I probably won't retire (even if, by some odd chance I have an opportunity to do so). So I can't really imagine myself living in a retirement community. It's the kind of self-imposed segregation what would have me seeing only the faces of those as old as me, or older. The kids I see on a daily basis are often a reminder of who I was, and the motivation for the best things I've ever done with my life (admittedly, there are precious few).
That's why I find it particularly irritating when I hear the retired complain about paying taxes for things like schools, parks, or pretty much anything that benefits the young. Their rationale is that they've raised their children, and shouldn't have to spend money on everyone else's. The flaws in that argument are self-evident.
The irony is that these are the same people that wax nostalgic about the good old days when we all cared for each other, and enjoyed a sense of community. (I have a feeling this was only true if you were white, Christian, and well-off). The definition of a community, whether it's a neighborhood, or a nation, is a group of people working together for the common good -- to achieve together what we cannot alone. Sometimes this means doing things that don't benefit us directly. Most understand that it's a small price to pay in the scheme of things.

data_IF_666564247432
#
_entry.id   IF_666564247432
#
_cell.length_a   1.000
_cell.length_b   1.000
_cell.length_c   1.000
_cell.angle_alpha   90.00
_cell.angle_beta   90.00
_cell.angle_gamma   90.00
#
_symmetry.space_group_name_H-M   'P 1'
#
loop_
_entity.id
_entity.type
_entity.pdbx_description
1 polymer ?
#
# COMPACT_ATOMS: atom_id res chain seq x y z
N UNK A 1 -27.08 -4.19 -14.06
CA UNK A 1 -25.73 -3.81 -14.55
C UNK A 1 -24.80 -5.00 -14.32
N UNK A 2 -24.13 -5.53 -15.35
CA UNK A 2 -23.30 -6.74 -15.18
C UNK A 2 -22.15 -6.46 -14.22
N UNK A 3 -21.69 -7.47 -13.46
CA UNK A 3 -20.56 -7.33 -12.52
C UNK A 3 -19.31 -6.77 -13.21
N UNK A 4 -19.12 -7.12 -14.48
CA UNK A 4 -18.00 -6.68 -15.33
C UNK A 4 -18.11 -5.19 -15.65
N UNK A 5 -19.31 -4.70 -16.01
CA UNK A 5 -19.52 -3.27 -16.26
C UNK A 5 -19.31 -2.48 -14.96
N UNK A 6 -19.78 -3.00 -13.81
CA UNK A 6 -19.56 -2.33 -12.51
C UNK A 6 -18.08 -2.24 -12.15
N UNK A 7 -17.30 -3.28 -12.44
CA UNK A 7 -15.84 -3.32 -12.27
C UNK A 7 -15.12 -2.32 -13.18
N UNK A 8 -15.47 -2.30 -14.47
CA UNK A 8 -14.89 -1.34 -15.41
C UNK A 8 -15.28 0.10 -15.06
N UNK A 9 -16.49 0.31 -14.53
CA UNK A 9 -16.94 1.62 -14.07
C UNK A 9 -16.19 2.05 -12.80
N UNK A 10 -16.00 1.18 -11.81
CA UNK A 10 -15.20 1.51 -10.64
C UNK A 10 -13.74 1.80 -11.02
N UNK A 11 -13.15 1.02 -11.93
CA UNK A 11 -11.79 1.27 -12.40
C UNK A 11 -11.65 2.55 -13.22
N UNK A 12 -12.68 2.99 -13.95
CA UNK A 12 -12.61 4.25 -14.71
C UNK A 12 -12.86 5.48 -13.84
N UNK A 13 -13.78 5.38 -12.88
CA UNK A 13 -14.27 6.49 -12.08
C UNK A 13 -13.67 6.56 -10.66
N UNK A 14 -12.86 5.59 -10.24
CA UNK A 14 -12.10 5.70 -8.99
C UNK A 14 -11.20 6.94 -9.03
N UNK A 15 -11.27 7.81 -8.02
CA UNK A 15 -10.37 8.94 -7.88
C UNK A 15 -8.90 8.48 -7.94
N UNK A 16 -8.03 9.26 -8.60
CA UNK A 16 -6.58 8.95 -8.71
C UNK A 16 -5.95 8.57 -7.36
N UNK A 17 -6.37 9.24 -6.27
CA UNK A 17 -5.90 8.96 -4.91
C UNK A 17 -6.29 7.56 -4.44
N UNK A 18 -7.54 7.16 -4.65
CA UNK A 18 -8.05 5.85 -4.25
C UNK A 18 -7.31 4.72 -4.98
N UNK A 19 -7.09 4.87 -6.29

The "I've got mine, you get yours" type of social darwinism has always been around. But, until recently, has usually been associated with the ignoble, petty, cruel parts of our nature. It's a sentiment that those like Ayn Rand and the far christian right have attempted to legitimize using pseudo-philosophical twaddle, perverse interpretations of scripture, and junk science.
It's a darkness that, unfortunately, lies within all of us. It shouldn't become more pronounced as we get older. As much as I am able, I choose to be a part of everything until it's time to go.